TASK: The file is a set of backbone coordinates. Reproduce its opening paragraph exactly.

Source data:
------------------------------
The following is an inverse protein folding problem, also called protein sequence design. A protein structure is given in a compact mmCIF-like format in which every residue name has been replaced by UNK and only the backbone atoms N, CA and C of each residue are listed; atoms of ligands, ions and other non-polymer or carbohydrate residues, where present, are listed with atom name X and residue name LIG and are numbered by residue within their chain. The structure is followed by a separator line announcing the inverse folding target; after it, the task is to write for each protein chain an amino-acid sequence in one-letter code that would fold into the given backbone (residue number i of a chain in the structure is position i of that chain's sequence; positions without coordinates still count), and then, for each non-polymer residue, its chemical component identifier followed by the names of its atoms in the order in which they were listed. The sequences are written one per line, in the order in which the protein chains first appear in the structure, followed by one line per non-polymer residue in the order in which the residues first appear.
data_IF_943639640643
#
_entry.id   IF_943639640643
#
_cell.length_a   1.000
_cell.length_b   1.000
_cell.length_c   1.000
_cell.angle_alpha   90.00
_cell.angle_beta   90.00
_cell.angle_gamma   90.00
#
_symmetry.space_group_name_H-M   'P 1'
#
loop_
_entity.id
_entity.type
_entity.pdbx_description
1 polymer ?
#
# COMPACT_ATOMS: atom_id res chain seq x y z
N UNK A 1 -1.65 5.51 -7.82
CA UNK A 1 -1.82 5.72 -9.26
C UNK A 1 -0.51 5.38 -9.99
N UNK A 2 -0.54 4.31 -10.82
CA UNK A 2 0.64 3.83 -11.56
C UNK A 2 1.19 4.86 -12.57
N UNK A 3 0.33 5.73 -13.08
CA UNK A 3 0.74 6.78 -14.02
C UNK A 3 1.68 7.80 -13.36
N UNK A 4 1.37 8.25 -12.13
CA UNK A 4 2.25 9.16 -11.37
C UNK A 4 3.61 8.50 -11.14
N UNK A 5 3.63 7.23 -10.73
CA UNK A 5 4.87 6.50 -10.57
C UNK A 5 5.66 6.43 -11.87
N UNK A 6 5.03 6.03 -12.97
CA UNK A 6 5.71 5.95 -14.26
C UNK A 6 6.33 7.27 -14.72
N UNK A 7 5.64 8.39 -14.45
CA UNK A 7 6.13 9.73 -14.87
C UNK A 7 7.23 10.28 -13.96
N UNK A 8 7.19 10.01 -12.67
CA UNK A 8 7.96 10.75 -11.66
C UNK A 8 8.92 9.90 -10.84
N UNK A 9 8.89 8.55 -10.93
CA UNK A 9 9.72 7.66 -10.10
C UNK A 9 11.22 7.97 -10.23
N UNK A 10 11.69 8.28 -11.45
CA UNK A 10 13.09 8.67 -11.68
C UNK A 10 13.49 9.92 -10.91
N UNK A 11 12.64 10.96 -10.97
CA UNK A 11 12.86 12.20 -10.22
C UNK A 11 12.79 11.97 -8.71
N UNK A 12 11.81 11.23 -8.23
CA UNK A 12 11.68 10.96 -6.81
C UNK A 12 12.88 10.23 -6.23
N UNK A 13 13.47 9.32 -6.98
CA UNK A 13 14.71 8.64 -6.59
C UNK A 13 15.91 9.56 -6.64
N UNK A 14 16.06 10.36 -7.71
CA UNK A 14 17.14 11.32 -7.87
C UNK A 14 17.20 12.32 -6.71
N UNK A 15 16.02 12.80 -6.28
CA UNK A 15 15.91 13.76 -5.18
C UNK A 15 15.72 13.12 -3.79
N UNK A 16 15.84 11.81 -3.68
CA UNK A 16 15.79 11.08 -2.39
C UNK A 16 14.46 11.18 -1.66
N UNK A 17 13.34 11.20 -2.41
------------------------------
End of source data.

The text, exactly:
The following is an inverse protein folding problem, also called protein sequence design. A protein structure is given in a compact mmCIF-like format in which every residue name has been replaced by UNK and only the backbone atoms N, CA and C of each residue are listed; atoms of ligands, ions and other non-polymer or carbohydrate residues, where present, are listed with atom name X and residue name LIG and are numbered by residue within their chain. The structure is followed by a separator line announcing the inverse folding target; after it, the task is to write for each protein chain an amino-acid sequence in one-letter code that would fold into the given backbone (residue number i of a chain in the structure is position i of that chain's sequence; positions without coordinates still count), and then, for each non-polymer residue, its chemical component identifier followed by the names of its atoms in the order in which they were listed. The sequences are written one per line, in the order in which the protein chains first appear in the structure, followed by one line per non-polymer residue in the order in which the residues first appear.